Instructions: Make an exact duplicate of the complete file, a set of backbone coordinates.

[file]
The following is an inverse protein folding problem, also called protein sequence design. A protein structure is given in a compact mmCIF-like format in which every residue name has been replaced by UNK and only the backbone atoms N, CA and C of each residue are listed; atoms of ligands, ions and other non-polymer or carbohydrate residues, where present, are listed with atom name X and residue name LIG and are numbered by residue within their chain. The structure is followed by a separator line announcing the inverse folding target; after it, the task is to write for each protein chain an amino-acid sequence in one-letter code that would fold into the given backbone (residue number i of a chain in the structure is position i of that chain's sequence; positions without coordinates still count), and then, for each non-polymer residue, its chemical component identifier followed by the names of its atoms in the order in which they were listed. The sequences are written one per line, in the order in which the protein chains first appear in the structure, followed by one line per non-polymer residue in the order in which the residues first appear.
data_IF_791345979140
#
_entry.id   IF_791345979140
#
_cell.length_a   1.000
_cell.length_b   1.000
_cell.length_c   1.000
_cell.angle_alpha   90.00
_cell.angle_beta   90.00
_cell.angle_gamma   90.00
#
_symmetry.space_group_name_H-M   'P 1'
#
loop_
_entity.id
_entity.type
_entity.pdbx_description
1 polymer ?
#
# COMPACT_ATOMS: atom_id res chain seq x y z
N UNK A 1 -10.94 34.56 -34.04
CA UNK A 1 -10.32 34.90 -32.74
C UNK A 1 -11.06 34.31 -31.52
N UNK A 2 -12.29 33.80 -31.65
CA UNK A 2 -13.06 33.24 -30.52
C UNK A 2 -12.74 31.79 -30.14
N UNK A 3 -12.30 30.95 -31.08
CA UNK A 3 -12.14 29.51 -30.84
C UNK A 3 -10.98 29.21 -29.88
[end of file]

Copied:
The following is an inverse protein folding problem, also called protein sequence design. A protein structure is given in a compact mmCIF-like format in which every residue name has been replaced by UNK and only the backbone atoms N, CA and C of each residue are listed; atoms of ligands, ions and other non-polymer or carbohydrate residues, where present, are listed with atom name X and residue name LIG and are numbered by residue within their chain. The structure is followed by a separator line announcing the inverse folding target; after it, the task is to write for each protein chain an amino-acid sequence in one-letter code that would fold into the given backbone (residue number i of a chain in the structure is position i of that chain's sequence; positions without coordinates still count), and then, for each non-polymer residue, its chemical component identifier followed by the names of its atoms in the order in which they were listed. The sequences are written one per line, in the order in which the protein chains first appear in the structure, followed by one line per non-polymer residue in the order in which the residues first appear.
data_IF_791345979140
#
_entry.id   IF_791345979140
#
_cell.length_a   1.000
_cell.length_b   1.000
_cell.length_c   1.000
_cell.angle_alpha   90.00
_cell.angle_beta   90.00
_cell.angle_gamma   90.00
#
_symmetry.space_group_name_H-M   'P 1'
#
loop_
_entity.id
_entity.type
_entity.pdbx_description
1 polymer ?
#
# COMPACT_ATOMS: atom_id res chain seq x y z
N UNK A 1 -10.94 34.56 -34.04
CA UNK A 1 -10.32 34.90 -32.74
C UNK A 1 -11.06 34.31 -31.52
N UNK A 2 -12.29 33.80 -31.65
CA UNK A 2 -13.06 33.24 -30.52
C UNK A 2 -12.74 31.79 -30.14
N UNK A 3 -12.30 30.95 -31.08
CA UNK A 3 -12.14 29.51 -30.84
C UNK A 3 -10.98 29.21 -29.88